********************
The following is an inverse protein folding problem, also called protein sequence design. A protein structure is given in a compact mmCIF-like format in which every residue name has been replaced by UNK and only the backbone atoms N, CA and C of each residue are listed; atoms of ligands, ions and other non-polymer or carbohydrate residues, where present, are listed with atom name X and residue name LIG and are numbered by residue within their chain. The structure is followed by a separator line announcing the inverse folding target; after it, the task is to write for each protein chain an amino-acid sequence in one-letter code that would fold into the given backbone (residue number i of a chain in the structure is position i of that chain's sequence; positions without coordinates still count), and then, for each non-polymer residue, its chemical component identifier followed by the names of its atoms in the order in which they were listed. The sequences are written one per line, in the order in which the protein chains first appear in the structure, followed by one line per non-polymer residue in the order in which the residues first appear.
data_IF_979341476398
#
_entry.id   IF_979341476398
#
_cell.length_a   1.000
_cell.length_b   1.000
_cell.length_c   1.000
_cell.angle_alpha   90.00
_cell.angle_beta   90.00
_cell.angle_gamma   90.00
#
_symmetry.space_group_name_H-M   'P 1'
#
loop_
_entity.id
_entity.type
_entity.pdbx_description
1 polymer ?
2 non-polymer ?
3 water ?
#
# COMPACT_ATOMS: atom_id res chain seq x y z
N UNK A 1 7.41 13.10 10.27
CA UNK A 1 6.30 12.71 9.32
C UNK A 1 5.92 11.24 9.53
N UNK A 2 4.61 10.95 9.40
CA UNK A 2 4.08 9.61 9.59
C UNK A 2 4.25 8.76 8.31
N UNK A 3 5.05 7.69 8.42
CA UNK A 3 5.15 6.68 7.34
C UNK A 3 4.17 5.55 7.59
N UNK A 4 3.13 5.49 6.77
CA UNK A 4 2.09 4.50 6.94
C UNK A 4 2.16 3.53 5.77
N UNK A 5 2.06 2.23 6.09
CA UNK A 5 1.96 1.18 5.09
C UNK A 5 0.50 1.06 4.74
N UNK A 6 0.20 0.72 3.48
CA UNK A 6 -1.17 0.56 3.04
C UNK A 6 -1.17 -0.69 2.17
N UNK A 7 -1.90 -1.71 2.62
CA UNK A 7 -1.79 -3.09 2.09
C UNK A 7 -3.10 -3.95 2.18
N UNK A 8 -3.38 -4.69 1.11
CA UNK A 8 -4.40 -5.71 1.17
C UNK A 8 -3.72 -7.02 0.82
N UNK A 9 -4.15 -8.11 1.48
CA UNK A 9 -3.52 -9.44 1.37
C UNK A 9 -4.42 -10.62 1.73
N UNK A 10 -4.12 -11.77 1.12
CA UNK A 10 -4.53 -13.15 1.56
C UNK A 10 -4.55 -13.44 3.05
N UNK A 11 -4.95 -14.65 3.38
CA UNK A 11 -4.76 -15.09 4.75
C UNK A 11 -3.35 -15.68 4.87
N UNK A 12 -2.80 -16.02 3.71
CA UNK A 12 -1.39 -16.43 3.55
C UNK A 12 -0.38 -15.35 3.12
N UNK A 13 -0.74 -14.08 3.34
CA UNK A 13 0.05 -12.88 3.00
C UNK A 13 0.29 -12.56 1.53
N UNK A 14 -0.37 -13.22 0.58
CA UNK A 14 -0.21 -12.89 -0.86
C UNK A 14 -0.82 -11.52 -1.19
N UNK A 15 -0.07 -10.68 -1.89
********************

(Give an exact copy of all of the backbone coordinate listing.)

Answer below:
The following is an inverse protein folding problem, also called protein sequence design. A protein structure is given in a compact mmCIF-like format in which every residue name has been replaced by UNK and only the backbone atoms N, CA and C of each residue are listed; atoms of ligands, ions and other non-polymer or carbohydrate residues, where present, are listed with atom name X and residue name LIG and are numbered by residue within their chain. The structure is followed by a separator line announcing the inverse folding target; after it, the task is to write for each protein chain an amino-acid sequence in one-letter code that would fold into the given backbone (residue number i of a chain in the structure is position i of that chain's sequence; positions without coordinates still count), and then, for each non-polymer residue, its chemical component identifier followed by the names of its atoms in the order in which they were listed. The sequences are written one per line, in the order in which the protein chains first appear in the structure, followed by one line per non-polymer residue in the order in which the residues first appear.
data_IF_979341476398
#
_entry.id   IF_979341476398
#
_cell.length_a   1.000
_cell.length_b   1.000
_cell.length_c   1.000
_cell.angle_alpha   90.00
_cell.angle_beta   90.00
_cell.angle_gamma   90.00
#
_symmetry.space_group_name_H-M   'P 1'
#
loop_
_entity.id
_entity.type
_entity.pdbx_description
1 polymer ?
2 non-polymer ?
3 water ?
#
# COMPACT_ATOMS: atom_id res chain seq x y z
N UNK A 1 7.41 13.10 10.27
CA UNK A 1 6.30 12.71 9.32
C UNK A 1 5.92 11.24 9.53
N UNK A 2 4.61 10.95 9.40
CA UNK A 2 4.08 9.61 9.59
C UNK A 2 4.25 8.76 8.31
N UNK A 3 5.05 7.69 8.42
CA UNK A 3 5.15 6.68 7.34
C UNK A 3 4.17 5.55 7.59
N UNK A 4 3.13 5.49 6.77
CA UNK A 4 2.09 4.50 6.94
C UNK A 4 2.16 3.53 5.77
N UNK A 5 2.06 2.23 6.09
CA UNK A 5 1.96 1.18 5.09
C UNK A 5 0.50 1.06 4.74
N UNK A 6 0.20 0.72 3.48
CA UNK A 6 -1.17 0.56 3.04
C UNK A 6 -1.17 -0.69 2.17
N UNK A 7 -1.90 -1.71 2.62
CA UNK A 7 -1.79 -3.09 2.09
C UNK A 7 -3.10 -3.95 2.18
N UNK A 8 -3.38 -4.69 1.11
CA UNK A 8 -4.40 -5.71 1.17
C UNK A 8 -3.72 -7.02 0.82
N UNK A 9 -4.15 -8.11 1.48
CA UNK A 9 -3.52 -9.44 1.37
C UNK A 9 -4.42 -10.62 1.73
N UNK A 10 -4.12 -11.77 1.12
CA UNK A 10 -4.53 -13.15 1.56
C UNK A 10 -4.55 -13.44 3.05
N UNK A 11 -4.95 -14.65 3.38
CA UNK A 11 -4.76 -15.09 4.75
C UNK A 11 -3.35 -15.68 4.87
N UNK A 12 -2.80 -16.02 3.71
CA UNK A 12 -1.39 -16.43 3.55
C UNK A 12 -0.38 -15.35 3.12
N UNK A 13 -0.74 -14.08 3.34
CA UNK A 13 0.05 -12.88 3.00
C UNK A 13 0.29 -12.56 1.53
N UNK A 14 -0.37 -13.22 0.58
CA UNK A 14 -0.21 -12.89 -0.86
C UNK A 14 -0.82 -11.52 -1.19
N UNK A 15 -0.07 -10.68 -1.89